丛编:

Kurt Tropper and Cristina Scherrer-Schaub

丛编:

Kurt Tropper and Cristina Scherrer-Schaub

Tibetan Inscriptions

Proceedings of a Panel Held at the Twelfth Seminar of the International Association for Tibetan Studies, Vancouver 2010

丛编:

编者 Kurt Tropper and Cristina Scherrer-Schaub

Inscriptions are a rather neglected field within Tibetan Studies, because they are often located in places that are not easily accessible for both geographical and political reasons. It is thus especially welcome that two of the contributions to this volume deal with inscriptions documented on recent field trips to Tibet: Benjamin Wood discusses an inscription in Zha lu that relates an enigmatic conflict in the history of the monastery, and Kurt Tropper looks into an epigraphic cycle on the life of the Buddha in Tsaparang. Moreover, Nathan Hill provides a new interpretation of the beginning of the famous Rkong po inscription, and Kunsang Namgyal Lama surveys the various kinds of texts found on tsha tshas. An extra level of reflection is added to the volume by Cristina Scherrer-Schaub’s methodological considerations on the classification and interpretation of inscriptions.

丛编:

编者 Deborah Klimburg-Salter, Christian Jahoda and Kurt Tropper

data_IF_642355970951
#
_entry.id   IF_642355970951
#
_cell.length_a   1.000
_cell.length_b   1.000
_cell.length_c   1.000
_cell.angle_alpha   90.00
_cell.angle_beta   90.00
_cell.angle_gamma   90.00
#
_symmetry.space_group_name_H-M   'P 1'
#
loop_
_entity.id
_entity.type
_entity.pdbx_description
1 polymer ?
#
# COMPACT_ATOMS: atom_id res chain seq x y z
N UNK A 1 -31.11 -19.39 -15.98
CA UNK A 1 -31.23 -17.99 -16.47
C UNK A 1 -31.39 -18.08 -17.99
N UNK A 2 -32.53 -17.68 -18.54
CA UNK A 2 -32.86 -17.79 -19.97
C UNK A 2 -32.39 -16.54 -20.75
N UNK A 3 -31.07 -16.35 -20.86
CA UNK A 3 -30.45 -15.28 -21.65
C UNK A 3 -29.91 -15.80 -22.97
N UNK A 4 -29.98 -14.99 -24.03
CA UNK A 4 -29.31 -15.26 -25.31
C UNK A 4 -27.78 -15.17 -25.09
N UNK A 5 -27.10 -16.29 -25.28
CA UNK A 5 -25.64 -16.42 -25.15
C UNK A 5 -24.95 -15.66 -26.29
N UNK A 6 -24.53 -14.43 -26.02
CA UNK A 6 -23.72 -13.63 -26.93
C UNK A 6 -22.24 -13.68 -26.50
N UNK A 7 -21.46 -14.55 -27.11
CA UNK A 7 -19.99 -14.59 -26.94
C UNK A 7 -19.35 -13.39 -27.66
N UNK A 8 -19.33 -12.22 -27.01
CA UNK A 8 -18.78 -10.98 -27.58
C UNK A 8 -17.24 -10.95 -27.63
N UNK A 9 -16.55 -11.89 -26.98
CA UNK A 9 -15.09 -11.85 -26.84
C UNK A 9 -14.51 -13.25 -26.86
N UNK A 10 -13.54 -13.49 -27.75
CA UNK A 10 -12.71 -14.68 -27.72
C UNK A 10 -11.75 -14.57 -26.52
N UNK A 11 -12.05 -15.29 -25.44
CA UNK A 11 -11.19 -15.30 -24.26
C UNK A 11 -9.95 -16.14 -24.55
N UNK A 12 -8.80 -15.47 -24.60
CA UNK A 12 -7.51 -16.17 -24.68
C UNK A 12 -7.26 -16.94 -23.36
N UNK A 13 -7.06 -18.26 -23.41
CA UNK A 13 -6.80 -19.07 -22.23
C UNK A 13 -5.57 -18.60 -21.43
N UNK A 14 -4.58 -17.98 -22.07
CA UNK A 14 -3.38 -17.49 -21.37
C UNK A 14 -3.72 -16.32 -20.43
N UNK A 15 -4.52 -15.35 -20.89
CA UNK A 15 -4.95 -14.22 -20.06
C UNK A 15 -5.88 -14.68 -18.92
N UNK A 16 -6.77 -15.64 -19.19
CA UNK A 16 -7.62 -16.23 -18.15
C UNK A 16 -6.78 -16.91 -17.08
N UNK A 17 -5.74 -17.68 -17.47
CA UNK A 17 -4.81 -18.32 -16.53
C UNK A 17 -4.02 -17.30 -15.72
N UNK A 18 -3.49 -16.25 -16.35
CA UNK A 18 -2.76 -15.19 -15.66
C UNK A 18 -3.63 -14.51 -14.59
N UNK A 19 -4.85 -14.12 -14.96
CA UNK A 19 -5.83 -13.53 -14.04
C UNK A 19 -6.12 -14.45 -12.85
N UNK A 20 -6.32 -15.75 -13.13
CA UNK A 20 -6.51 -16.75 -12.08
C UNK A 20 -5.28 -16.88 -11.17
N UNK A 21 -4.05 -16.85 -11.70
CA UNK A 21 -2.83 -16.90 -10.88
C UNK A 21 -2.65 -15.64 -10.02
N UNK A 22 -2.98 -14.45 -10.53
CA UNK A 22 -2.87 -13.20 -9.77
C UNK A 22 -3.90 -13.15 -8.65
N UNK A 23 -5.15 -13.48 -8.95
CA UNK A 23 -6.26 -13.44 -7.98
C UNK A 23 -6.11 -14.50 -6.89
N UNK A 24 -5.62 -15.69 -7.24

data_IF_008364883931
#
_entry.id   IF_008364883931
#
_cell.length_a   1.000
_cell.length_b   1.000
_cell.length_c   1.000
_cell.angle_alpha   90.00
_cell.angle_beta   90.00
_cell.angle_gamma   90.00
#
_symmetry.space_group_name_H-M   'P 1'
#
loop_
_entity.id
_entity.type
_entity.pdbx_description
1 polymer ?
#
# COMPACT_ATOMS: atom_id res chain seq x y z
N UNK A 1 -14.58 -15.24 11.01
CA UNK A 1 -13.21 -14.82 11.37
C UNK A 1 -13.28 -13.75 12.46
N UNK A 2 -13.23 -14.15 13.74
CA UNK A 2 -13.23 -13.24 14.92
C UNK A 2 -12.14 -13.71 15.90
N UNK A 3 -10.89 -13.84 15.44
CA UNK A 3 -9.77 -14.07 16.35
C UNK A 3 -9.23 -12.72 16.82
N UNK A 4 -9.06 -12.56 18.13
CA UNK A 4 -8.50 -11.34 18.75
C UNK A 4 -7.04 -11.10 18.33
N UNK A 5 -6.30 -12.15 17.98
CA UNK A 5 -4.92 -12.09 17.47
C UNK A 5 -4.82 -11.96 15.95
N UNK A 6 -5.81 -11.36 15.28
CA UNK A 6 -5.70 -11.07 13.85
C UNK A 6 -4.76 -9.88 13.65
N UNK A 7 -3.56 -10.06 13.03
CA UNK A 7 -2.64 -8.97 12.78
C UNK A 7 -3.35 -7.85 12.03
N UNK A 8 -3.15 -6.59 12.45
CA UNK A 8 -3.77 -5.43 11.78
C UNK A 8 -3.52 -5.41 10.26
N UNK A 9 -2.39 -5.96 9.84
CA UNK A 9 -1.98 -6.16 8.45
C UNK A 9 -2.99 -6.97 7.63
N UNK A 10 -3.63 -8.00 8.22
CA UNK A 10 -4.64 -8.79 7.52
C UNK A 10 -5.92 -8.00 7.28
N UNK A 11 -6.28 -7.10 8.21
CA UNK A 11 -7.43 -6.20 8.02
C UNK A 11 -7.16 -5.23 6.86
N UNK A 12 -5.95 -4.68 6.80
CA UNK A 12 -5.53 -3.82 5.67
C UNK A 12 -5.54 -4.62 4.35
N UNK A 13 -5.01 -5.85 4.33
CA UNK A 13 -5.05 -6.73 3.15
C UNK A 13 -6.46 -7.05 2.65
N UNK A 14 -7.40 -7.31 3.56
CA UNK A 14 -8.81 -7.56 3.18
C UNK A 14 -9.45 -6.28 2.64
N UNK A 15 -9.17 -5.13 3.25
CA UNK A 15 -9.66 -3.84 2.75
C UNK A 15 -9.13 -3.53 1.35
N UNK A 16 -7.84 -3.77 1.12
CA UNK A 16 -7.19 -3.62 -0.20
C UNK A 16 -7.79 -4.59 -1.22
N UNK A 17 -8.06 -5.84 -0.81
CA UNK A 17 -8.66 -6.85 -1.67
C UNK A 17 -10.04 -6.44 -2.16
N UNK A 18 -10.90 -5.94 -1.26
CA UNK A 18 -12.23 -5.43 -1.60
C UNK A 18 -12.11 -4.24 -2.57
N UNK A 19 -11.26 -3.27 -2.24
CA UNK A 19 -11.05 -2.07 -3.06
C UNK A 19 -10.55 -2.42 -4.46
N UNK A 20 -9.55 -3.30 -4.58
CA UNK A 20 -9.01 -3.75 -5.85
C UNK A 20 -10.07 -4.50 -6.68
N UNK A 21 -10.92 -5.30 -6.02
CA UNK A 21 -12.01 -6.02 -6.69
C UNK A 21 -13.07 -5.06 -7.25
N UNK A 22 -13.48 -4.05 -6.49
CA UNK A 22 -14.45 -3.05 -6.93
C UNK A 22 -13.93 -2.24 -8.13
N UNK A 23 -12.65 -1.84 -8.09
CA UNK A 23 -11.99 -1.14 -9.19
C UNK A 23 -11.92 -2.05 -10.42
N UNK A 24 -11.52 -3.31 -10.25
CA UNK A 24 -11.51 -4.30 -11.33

The papers in this volume all result from field work in the Indian Himalayas and the TAR conducted by the Interdisciplinary Research Unit, Austrian Science Fund. While the research goals were established within the framework of transdisciplinary research, each scholar approaches scientific problems according to the methodologies associated with their respective disciplines: philology, philosophy, history, art history, linguistics, and anthropology.
In the contribution published here, Steinkellner, Klimburg-Salter, Widorn, and Jahoda explicate the structure, methods, and advantages of transdisciplinary research. Lasic and Tauscher analyse two different philosophical questions on the basis of manuscripts from Tabo (Spiti) and Gondhla (Lahaul). Pasang Wangdu, Tropper and Ponweiser each examine a Buddhist monument from a different perspective: Keru (TAR), Wanla (Ladakh), and Tabo. Papa-Kalantari and Hein discuss respectively an iconographic problem and oral traditions from Spiti and upper Kinnaur.